ColumnWhile the latest food safety stories are shocking, there are solutions.
Once a month, The Green Plate harvests the most interesting, biggest, weirdest, and puzzling recent news stories on food politics, the food industry, eating trends, and edible discoveries from around the web, and shares them with you.
This month, intentionally mismarked Chinese honey contaminated with heavy metals and illegal antibiotics is being shipped to the U.S. through India, preventing the U.S. from collecting tariffs and endangering your health, yet the FDA doesn’t want to inspect the honey entering the country. What gives? The country’s latest food poisoning outbreak has killed one person and sickened many others, resulting in the slow-speed recall of 36 million pounds of turkey due to its contamination by antibiotic resistant salmonella. The worst spin on this, and what’s perhaps most distributing, is turkey contaminated with salmonella isn’t even illegal. Find out how the current resurgence in co-op grocery stores is helping more Americans take charge of what they eat.
Stir a little lead into your tea
The best argument I’ve ever read for buying honey from a local, trusted producer (no matter the cost) is this incredibly well-researched piece in Food Safety News. The report revealed, among other things, that millions of pounds of honey that has been officially banned by the 27 countries of the European Union has entered the United States to be packed by large packers and sold to unsuspected consumers under familiar brand names. Much of this honey is contaminated and much more of it is so adulterated, it’s not even honey anymore. The FDA checks few of the thousands of shipments arriving through 22 American ports each year, because then they’d have to actually test the honey for antibiotics, heavy metals and adulteration, something they, according to an anonymous FDA source, do not want to do. Since a lot of the honey purchased by large packers is used in processed food and food service applications, check the ingredients of anything you buy. Some very common food items that you might think of as healthy could very likely contain tainted honey.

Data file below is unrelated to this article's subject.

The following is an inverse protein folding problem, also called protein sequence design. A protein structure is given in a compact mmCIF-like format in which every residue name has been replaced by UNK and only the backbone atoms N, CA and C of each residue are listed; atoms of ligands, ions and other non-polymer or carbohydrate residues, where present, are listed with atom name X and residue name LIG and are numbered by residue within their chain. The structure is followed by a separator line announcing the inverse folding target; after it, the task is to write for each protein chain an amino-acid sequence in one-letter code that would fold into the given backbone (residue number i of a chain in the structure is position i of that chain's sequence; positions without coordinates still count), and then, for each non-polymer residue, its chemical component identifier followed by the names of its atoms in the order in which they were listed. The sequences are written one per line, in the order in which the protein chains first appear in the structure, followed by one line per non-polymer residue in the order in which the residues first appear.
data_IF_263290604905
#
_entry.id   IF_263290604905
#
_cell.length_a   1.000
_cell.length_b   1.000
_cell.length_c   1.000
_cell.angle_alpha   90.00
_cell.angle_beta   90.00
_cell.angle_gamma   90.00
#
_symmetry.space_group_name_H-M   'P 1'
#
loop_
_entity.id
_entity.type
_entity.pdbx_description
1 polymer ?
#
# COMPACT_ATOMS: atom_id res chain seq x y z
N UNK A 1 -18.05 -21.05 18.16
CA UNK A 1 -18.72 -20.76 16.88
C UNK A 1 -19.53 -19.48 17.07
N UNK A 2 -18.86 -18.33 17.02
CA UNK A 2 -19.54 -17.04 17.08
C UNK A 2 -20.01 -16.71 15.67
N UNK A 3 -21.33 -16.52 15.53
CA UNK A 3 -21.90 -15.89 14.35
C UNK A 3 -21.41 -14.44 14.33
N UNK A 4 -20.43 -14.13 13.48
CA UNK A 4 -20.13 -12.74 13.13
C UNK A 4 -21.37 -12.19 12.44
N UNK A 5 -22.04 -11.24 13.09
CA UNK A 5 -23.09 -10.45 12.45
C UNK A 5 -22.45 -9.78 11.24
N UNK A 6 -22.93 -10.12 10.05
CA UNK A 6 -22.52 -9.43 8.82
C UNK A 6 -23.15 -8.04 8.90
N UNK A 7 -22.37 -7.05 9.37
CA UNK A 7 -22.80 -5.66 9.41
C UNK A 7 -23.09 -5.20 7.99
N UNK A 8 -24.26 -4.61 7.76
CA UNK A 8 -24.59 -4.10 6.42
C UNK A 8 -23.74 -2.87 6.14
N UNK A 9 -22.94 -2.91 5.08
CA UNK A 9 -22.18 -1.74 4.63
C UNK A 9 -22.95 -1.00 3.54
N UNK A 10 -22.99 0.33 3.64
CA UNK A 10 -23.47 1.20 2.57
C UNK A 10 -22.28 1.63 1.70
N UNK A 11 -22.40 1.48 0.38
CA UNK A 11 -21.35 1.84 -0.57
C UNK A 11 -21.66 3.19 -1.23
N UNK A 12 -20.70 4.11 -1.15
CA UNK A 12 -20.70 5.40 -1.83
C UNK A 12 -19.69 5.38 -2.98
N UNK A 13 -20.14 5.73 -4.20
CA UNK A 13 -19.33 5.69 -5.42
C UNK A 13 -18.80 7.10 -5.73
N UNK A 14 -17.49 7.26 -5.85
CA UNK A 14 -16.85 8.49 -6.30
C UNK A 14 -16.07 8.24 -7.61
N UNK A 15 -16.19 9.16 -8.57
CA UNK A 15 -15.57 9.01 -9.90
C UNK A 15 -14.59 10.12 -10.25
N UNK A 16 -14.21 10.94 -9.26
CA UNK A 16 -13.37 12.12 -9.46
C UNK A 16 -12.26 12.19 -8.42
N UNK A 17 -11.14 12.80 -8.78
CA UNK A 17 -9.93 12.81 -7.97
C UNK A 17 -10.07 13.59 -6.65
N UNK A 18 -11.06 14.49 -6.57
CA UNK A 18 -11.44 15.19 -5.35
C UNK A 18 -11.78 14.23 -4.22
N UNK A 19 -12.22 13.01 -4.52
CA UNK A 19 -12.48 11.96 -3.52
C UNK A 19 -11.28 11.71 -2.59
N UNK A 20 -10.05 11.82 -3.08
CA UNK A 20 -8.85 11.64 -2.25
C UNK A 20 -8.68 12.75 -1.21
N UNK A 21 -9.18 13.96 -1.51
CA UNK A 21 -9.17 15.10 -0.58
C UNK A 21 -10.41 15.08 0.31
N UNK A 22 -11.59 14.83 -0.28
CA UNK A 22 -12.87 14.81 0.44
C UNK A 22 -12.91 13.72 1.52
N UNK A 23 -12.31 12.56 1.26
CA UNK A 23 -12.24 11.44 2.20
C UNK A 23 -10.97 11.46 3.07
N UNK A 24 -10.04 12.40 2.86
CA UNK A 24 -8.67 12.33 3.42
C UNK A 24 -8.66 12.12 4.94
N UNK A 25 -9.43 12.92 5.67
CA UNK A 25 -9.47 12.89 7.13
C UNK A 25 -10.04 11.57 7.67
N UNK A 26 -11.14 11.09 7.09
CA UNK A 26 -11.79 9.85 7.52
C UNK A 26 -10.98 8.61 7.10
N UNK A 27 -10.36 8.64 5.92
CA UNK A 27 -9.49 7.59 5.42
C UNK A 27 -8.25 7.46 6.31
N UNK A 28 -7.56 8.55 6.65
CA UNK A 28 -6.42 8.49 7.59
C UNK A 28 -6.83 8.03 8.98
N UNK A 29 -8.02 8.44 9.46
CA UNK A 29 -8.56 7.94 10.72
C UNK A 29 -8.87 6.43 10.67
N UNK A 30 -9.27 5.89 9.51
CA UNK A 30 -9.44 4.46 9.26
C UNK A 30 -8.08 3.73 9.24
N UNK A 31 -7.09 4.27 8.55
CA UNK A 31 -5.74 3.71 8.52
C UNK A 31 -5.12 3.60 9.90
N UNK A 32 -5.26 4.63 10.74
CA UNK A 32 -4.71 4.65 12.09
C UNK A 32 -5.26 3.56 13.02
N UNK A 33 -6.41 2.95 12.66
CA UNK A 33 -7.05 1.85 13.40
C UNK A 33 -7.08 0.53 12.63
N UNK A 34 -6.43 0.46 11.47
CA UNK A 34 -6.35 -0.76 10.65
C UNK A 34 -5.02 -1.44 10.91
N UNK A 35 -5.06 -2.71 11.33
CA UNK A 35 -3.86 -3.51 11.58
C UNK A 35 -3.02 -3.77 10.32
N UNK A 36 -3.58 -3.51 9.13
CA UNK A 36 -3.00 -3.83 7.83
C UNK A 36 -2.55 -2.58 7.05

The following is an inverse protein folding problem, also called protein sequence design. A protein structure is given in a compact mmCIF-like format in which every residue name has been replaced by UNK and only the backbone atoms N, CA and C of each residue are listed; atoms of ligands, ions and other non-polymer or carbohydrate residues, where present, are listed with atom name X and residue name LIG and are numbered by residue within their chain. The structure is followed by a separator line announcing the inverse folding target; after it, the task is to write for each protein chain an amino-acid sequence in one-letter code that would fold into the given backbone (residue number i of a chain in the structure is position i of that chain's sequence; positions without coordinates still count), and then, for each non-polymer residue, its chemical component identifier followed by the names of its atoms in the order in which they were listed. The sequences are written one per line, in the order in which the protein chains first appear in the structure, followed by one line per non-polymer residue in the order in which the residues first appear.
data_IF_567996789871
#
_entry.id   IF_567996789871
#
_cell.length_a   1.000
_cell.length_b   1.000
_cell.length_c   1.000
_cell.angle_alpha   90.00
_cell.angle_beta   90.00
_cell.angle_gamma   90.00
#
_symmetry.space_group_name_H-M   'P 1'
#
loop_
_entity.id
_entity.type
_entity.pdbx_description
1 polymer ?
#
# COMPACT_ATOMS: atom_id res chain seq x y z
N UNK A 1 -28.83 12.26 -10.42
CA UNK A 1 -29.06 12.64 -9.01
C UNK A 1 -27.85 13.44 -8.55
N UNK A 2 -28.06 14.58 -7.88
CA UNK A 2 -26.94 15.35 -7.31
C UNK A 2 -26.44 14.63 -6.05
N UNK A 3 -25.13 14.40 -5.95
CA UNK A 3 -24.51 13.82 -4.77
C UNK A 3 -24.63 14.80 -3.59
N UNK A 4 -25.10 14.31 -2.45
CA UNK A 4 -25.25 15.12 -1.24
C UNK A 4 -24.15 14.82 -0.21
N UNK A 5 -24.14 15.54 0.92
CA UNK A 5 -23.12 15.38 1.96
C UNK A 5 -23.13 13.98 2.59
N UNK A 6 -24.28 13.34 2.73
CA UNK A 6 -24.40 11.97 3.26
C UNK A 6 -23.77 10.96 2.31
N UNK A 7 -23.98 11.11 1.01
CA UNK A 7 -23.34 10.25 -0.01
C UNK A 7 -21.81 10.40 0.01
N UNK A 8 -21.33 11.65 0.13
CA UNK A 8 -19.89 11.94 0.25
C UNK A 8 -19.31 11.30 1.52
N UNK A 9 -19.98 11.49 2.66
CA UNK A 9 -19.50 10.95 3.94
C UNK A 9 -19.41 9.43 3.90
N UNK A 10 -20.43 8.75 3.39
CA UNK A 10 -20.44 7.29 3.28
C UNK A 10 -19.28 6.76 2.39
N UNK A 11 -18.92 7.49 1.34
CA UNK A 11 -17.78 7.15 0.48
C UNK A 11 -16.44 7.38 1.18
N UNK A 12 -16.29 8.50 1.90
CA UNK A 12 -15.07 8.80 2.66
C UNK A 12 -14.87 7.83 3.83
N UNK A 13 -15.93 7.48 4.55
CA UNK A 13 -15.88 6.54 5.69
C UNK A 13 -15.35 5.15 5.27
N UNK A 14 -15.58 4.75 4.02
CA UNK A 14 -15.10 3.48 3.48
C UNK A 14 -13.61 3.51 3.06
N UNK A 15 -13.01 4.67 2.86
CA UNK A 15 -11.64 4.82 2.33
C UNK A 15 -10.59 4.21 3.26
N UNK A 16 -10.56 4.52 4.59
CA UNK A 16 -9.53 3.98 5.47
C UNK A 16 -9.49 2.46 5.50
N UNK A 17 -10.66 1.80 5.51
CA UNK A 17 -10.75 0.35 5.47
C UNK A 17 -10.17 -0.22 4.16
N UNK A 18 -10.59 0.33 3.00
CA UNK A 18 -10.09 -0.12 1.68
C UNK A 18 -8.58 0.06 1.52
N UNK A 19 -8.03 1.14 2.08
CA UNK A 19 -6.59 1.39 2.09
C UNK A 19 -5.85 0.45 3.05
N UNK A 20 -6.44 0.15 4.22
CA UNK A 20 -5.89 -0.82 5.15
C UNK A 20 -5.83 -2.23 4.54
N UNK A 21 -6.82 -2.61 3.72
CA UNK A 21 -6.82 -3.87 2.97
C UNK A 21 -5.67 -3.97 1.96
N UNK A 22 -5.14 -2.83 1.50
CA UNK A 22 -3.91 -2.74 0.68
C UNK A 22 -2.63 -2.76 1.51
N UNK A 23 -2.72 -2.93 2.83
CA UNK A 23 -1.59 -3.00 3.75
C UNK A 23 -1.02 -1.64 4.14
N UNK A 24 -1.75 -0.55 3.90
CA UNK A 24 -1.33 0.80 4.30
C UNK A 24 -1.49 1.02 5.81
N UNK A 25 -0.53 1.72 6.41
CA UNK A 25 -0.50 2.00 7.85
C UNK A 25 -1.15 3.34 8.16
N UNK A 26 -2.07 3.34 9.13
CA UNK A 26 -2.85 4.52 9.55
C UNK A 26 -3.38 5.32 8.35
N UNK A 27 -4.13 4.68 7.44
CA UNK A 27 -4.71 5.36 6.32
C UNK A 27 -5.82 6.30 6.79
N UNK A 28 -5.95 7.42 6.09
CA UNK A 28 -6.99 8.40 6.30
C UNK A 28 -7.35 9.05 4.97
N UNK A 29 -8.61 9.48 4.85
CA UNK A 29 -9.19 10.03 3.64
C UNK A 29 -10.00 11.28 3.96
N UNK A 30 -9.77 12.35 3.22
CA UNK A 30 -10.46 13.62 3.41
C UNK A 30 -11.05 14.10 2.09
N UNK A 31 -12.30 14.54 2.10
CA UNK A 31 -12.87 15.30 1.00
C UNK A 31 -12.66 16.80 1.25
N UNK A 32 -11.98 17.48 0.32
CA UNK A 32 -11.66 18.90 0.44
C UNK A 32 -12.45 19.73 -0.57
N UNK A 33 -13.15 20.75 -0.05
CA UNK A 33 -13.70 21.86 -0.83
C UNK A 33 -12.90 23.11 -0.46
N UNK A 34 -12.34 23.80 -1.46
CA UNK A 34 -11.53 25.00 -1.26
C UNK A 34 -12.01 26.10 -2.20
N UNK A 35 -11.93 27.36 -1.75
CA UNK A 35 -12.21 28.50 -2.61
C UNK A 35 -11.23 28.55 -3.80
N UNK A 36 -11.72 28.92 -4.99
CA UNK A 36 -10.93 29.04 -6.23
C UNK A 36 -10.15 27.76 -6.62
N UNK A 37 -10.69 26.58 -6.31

Lettuce? Tomato? Biohazard?
Last week’s recall of ground turkey proved that, even in the convoluted world of food politics, there’s still room for surprise. The USDA has the power to promote the safety of the nation’s meat supply through testing. However, USDA rules allow 49.9 percent of tested samples of ground turkey to be contaminated with salmonella. When the contamination rate is high enough to warrant action, however, the USDA lacks the power to do anything about it. This is because the agency in charge of mandatory recalls of the sort issued last week is the FDA, not the USDA. This may partially explain why it took until last week to issue a recall, even though illnesses linked to the turkey were reported starting in March. Apparently, it’s not even illegal to distribute turkey contaminated with salmonella because its presence is so common in food. Consumers Union is calling for the government to classify salmonella as an adulterant and to give the USDA recall power.
Power to the People
Consumers are increasingly taking the responsibility for ensuring the safety of their food into their own hands. Member owned co-ops are on the rise, with roughly 10-12 new stores opening each year and around 250 currently in development. Besides food safety, other drivers include a desire to support local farmers, a desire to shop in bulk to save money and packaging, and a craving for community.
This is the latest installment in Vanessa Barrington’s weekly column, The Green Plate, on the environmental, social, and political issues related to what and how we eat.